Wednesday 1st December 2021
Wednesday, 1st of December 2021
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An ecosystem restoration approach to solving farmers-herders conflict

Many have attributed the clashes between farmers and herders in Nigeria to the lackadaisical attitude of the present government. They are wrong! History has proven that it is a crisis that has existed for a while – with varying degrees of casualties.

Herdsmen
Herdsmen

The history of the farmers and herdsmen crisis in Benue, for example, could be traced to within 1980 and 1984, where 80 cattle owned by the herdsmen were killed. Other parts of the country have also witnessed conflicts between the herdsmen and farmers prior to these times.

In 2002, the conflicts between herdsmen and farmers in Northern Nigeria resulted into the loss of 96 herders and 53,991 cattle. From 2010 to 2013, Fulani herdsmen killed 80 people; in 2014, the figures had risen to 1229 people. Those figures brought the Fulani herdsmen crisis into limelight; subsequently, they were rated as the fourth deadliest terrorist group in the world.

In March 2016, over 40 farmers were killed in Enugu State. More recently, on May 30, 2021, herdsmen killed no fewer than 30 people in Ebonyi State. The Southwestern states in Nigeria are no exception; they have also experienced their own share of the crisis.

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Many reasons have been suggested as the problem of such conflicts. The widespread crisis is linked to poverty, migration, inequality and even religion. However, the most common is the perceived belief that the president’s disposition towards the Fulani ethnic group has led to such conflicts.

Perhaps, rightly so the clashes have become too frequent. The herders and farmers clash have almost become daily news. This could be due to lack of an integrated approach to solve such crises. Solutions have also been suggested: some include deployment of electronic chips to track cattle, establishment of new grazing routes, ranching etc. These suggestions are good. Are they enough to solve the conflicts – No!

The reason is this: the Fulani herdsmen are faced with a challenge they are not capable of solving – climate change. It is not a coincidence that as the world is increasingly getting affected by climate change, the farmers- herders’ conflict is also increasing.

The Sahel region is a semi-arid region with little grasses and sandy soil covered with scattered rock. It is characterised with low-growing grass and tall, herbaceous perennials. Frequent droughts, depleted soils, increased population and increased use of land (overgrazing and over farming) have led the region into the brink of desertification. These situations have put herders at disadvantage.

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The Fulani herders or (pastoralists as named in some other parts of the world) are people whose primary occupation is raising livestock. They need lands for grazing; hence they are migratory in nature. The reason is to maximise the availability of food resources for the cattle and reduce excessive grazing.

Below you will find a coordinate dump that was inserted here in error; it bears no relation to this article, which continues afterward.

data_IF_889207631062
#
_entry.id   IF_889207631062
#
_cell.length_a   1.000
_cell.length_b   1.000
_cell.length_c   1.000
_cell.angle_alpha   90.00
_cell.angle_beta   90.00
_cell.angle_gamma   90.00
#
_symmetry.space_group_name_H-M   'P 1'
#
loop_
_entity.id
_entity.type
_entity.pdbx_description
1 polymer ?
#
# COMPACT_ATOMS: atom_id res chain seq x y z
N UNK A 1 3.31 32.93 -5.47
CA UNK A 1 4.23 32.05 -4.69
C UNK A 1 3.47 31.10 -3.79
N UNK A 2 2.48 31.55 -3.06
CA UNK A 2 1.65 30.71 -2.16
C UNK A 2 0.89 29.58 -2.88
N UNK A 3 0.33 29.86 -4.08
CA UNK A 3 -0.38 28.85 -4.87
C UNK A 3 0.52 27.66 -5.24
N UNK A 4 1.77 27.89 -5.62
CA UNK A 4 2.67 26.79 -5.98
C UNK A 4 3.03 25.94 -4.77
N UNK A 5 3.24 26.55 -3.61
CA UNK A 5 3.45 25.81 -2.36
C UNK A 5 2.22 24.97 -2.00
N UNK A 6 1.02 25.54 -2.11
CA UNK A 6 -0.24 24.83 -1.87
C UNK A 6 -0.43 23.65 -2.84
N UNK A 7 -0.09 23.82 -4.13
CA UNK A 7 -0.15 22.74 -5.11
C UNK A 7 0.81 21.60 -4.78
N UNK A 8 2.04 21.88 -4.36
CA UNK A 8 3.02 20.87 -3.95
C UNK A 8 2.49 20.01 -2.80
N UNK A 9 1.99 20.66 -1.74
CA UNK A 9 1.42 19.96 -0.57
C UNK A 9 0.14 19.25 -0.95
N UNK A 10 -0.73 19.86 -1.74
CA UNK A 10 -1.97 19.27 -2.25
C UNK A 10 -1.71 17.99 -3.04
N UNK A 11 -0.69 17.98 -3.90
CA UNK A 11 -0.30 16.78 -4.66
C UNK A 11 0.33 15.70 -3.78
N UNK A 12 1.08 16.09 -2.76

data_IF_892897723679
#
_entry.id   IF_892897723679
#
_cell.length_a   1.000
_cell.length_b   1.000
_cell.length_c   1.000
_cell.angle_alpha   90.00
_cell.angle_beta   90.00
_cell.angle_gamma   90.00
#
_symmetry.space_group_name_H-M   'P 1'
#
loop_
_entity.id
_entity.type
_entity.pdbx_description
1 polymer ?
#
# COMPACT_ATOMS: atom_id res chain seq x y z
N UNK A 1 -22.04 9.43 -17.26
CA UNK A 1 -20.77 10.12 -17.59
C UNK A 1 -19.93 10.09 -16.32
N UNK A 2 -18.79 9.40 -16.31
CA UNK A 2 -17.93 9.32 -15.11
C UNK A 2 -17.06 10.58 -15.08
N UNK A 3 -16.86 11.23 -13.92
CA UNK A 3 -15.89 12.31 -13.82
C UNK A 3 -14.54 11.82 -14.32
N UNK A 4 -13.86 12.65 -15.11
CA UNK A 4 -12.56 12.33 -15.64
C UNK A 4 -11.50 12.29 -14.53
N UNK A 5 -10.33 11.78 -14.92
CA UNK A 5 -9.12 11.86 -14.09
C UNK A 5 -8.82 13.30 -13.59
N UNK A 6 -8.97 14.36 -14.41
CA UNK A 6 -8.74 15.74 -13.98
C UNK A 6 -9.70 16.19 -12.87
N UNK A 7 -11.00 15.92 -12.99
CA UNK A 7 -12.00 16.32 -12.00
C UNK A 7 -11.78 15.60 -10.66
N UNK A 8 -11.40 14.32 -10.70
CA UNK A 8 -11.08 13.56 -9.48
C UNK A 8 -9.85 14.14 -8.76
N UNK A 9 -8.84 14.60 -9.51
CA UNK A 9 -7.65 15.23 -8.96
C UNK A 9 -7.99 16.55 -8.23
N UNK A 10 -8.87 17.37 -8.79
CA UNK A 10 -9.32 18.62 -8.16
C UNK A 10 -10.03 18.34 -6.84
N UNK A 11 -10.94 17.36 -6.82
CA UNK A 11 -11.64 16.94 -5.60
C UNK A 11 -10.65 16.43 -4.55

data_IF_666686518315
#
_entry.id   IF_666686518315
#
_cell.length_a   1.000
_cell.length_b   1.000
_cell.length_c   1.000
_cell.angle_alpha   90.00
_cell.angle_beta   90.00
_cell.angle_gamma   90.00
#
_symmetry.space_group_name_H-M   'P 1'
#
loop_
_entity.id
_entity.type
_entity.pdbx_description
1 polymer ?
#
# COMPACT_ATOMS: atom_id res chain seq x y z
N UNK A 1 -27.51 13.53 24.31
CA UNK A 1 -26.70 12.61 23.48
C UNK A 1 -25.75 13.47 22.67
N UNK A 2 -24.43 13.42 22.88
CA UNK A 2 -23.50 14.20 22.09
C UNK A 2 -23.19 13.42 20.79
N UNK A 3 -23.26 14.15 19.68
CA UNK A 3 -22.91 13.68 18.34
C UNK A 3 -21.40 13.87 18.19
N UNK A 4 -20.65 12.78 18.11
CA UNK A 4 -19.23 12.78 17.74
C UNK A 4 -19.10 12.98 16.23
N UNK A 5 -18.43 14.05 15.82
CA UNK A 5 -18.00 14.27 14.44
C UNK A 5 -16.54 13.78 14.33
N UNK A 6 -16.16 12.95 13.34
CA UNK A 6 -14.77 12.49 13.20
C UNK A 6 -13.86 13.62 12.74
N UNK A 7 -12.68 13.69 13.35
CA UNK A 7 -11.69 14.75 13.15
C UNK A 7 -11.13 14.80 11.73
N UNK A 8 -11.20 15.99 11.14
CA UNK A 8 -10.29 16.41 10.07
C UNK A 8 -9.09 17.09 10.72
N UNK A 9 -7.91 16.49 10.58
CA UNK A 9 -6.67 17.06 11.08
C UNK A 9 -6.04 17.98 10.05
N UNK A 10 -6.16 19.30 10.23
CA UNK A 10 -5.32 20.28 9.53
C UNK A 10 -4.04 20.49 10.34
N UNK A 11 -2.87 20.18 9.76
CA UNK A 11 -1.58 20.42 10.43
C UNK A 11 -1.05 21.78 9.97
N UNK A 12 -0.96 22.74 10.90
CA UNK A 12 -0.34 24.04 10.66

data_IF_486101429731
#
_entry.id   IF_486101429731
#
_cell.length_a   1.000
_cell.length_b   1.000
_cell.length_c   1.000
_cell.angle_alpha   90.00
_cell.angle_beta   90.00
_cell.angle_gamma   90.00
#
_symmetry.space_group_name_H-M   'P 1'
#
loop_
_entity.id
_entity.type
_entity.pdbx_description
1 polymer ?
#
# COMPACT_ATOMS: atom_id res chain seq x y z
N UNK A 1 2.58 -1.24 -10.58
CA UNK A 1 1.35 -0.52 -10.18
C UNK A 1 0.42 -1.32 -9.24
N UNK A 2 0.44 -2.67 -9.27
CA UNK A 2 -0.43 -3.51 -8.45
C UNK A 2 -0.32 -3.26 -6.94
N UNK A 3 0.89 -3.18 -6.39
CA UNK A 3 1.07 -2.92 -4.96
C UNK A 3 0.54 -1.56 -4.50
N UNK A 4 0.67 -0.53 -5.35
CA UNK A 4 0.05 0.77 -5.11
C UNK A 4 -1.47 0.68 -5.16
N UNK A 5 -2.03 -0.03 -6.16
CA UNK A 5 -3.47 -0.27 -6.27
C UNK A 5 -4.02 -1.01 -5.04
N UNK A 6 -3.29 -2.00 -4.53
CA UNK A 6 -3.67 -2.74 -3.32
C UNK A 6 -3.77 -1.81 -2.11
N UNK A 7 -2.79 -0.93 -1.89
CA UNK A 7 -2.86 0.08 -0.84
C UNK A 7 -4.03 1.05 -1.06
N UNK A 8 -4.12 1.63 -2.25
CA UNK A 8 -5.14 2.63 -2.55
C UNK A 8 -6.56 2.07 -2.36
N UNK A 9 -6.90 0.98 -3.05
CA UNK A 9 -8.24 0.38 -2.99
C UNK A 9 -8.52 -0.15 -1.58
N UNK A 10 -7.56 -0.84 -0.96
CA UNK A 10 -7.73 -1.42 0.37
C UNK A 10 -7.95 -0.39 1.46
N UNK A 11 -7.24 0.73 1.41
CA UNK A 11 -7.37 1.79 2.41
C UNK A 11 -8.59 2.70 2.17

Historically, the Fulani herdsmen has grazed the Sahel region of West Africa, however, as the environmental crisis began, they forayed into the tropical rainforest. This has been the major reason to the escalation of the Fulani herdsmen and farmers crisis in Nigeria.

Solving the root cause of a problem eliminates the likelihood of its occurrence in the future. Population of both humans and cattle is poised to increase in years to come. Fabiyi and Otunuga in 2016 postulated that the population of cattle will increase to 60 million from 25 million. Moreover, the growth rate of human population in Nigeria according to National Population Commission is 3.2%.

It is pertinent to ensure adequate measures that integrates both short term and long-term solutions is used to solve the herders-farmers conflict in Nigeria. Proposed solutions such as establishing new grazing routes and using chips to monitor cattle are short term solutions. There are no guarantees that such solutions will be accepted by the ethnic groups and if they do– they are temporary.

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A long-term solution will be to engage in an ecosystem restoration approach. This approach will be aimed at solving the desertification challenge affecting the Sahel region. An ecosystem restoration playbook will help reverse land degradation and restore ecosystem services in the Sahel region. This will help reduce the migration of herdsmen to the tropical regions and subsequently reduce conflicts in the long term.

A lot of issues impact and escalate conflicts: it could be ethical, economic, religious, political or cultural. However, the underlying factor for the farmers and herders’ conflict is environmental degradation/ climate change. Till it is solved, there is no end in sight to the farmers and herders’ crisis.

By Oluwatosin Komolafe, PhD (Ecologist, Environmental Scientist, and Waste Management Expert)

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